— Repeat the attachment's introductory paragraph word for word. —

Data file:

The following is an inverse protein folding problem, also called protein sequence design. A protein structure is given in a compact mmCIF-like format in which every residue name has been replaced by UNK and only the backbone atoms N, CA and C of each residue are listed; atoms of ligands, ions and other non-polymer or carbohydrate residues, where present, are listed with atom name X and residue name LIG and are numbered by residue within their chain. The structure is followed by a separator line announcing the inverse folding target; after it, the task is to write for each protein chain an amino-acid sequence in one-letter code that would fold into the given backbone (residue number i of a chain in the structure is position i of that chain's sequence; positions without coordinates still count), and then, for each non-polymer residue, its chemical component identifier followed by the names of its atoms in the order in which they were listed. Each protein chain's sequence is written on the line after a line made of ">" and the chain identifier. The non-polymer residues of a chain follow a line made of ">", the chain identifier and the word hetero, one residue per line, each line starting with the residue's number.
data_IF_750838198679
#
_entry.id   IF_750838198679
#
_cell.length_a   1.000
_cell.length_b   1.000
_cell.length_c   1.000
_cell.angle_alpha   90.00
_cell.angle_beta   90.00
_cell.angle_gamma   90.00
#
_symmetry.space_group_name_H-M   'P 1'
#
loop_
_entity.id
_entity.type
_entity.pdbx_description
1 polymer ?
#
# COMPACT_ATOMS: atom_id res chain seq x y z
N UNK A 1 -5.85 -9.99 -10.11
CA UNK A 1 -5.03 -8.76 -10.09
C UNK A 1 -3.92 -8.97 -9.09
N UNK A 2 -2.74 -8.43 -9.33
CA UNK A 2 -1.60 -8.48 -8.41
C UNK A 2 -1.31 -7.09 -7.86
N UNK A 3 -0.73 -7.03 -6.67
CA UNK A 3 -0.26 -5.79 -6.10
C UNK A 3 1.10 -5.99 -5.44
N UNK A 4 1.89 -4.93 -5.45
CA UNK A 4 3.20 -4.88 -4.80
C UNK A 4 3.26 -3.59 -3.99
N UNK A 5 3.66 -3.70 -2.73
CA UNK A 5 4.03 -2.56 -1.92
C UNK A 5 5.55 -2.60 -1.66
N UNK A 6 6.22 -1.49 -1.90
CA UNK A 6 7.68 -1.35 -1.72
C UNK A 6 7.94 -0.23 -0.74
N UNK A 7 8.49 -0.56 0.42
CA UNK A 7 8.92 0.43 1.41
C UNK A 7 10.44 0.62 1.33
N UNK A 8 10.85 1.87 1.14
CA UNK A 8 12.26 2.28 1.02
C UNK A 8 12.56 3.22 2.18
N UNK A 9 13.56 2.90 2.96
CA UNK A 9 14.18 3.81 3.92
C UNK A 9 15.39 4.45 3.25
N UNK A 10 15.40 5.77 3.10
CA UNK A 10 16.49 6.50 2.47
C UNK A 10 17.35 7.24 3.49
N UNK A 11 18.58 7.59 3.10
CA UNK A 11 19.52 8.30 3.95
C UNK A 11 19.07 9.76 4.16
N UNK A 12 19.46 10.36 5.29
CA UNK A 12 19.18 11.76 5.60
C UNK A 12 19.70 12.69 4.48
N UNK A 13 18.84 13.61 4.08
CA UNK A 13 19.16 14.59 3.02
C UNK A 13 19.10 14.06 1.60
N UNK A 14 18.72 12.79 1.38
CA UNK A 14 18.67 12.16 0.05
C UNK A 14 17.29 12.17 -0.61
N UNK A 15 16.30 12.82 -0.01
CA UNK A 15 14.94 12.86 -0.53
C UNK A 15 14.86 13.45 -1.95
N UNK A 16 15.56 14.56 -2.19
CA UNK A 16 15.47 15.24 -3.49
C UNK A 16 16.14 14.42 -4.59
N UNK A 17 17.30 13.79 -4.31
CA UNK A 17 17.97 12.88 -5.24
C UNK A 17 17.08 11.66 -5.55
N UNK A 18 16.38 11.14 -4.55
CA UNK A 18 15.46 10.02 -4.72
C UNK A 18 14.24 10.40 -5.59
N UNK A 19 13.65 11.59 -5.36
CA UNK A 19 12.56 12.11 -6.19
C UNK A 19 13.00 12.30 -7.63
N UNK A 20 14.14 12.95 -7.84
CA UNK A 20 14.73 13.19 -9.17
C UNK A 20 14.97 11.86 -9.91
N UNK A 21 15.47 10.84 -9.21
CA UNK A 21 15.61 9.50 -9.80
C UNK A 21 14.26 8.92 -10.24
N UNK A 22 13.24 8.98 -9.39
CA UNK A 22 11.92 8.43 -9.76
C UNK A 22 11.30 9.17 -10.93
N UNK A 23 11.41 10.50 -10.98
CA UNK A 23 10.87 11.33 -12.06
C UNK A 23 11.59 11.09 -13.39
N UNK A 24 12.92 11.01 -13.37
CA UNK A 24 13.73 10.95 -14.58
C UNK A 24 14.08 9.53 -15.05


The following is an inverse protein folding problem, also called protein sequence design. A protein structure is given in a compact mmCIF-like format in which every residue name has been replaced by UNK and only the backbone atoms N, CA and C of each residue are listed; atoms of ligands, ions and other non-polymer or carbohydrate residues, where present, are listed with atom name X and residue name LIG and are numbered by residue within their chain. The structure is followed by a separator line announcing the inverse folding target; after it, the task is to write for each protein chain an amino-acid sequence in one-letter code that would fold into the given backbone (residue number i of a chain in the structure is position i of that chain's sequence; positions without coordinates still count), and then, for each non-polymer residue, its chemical component identifier followed by the names of its atoms in the order in which they were listed. Each protein chain's sequence is written on the line after a line made of ">" and the chain identifier. The non-polymer residues of a chain follow a line made of ">", the chain identifier and the word hetero, one residue per line, each line starting with the residue's number.